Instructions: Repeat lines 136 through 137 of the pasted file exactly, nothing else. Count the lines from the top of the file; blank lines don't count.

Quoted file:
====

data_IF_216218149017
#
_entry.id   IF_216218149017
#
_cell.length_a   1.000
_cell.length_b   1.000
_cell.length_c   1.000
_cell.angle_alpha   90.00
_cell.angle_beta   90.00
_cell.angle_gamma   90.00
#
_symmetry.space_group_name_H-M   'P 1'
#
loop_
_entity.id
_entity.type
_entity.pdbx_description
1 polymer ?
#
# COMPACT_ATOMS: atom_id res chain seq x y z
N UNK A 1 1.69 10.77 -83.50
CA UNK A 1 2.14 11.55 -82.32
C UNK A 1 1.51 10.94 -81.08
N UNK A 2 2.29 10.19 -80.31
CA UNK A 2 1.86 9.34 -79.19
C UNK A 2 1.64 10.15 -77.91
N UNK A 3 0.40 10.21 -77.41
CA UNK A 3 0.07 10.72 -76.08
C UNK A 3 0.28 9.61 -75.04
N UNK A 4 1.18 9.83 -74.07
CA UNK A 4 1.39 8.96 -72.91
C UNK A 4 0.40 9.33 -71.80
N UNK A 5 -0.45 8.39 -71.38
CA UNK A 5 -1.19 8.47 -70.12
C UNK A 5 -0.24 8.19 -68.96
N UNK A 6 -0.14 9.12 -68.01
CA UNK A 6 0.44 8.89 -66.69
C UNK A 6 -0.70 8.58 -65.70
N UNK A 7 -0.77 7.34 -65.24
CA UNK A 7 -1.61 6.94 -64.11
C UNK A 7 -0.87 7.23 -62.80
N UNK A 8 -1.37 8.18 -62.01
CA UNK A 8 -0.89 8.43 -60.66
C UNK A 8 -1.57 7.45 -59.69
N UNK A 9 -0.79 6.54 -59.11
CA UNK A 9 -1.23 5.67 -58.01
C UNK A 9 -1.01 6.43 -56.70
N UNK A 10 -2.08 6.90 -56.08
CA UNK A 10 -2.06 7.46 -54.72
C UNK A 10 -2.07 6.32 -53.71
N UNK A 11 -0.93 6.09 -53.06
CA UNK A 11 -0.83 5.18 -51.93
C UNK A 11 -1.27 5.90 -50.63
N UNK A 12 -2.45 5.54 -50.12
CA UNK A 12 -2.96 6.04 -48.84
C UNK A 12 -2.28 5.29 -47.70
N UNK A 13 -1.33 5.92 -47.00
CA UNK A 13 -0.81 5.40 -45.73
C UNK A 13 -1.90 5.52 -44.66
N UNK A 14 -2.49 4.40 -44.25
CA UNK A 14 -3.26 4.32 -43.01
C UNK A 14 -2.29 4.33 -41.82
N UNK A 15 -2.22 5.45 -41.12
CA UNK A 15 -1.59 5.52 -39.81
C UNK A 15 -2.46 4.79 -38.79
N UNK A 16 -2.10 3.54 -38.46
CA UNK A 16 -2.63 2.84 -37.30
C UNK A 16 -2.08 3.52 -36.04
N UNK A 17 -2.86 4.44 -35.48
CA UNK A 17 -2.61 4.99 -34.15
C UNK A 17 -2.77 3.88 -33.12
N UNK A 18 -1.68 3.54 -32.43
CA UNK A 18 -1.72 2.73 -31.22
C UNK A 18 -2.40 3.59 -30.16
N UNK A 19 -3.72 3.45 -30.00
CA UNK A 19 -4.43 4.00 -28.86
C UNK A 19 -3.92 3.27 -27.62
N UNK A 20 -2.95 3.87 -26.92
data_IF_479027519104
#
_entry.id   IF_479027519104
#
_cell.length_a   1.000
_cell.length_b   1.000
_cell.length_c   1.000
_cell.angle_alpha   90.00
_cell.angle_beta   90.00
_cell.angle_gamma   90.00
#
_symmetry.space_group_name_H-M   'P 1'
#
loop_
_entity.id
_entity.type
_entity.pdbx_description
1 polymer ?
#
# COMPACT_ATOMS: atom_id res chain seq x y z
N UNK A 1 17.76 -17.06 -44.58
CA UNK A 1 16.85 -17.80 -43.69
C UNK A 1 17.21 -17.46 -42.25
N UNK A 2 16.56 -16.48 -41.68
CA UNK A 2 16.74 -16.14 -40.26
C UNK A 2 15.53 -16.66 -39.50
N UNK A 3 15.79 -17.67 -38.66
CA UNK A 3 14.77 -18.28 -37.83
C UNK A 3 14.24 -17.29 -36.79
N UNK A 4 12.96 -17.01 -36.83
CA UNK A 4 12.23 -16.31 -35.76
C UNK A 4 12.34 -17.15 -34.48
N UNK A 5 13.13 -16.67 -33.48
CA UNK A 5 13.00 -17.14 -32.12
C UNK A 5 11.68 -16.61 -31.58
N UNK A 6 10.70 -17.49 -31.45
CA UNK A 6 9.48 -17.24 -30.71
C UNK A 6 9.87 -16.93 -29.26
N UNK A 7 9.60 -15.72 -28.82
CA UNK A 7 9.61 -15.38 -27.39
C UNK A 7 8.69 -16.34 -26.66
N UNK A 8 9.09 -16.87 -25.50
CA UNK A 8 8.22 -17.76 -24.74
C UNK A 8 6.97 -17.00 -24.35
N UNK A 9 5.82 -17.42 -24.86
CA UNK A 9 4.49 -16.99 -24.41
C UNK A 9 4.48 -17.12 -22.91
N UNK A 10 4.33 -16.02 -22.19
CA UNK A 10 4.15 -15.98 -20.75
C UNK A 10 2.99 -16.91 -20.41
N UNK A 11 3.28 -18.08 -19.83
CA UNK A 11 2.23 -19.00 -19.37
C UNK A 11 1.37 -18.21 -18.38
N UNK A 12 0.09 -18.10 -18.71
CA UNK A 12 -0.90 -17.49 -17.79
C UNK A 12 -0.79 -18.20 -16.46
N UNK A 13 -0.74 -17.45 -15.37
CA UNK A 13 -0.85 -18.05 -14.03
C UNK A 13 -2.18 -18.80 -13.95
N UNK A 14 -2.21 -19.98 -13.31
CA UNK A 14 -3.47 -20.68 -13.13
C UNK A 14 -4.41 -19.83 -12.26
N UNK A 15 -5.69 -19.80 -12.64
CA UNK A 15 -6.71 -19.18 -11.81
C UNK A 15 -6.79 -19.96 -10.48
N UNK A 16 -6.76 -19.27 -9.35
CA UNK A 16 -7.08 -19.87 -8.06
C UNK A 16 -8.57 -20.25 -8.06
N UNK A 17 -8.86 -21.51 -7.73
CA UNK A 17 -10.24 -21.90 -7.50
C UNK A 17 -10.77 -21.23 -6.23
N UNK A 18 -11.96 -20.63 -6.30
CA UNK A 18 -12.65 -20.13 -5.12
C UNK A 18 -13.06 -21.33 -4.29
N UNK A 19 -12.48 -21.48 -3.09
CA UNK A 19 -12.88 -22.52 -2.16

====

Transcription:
CA UNK A 13 -0.85 -18.05 -14.03
C UNK A 13 -2.18 -18.80 -13.95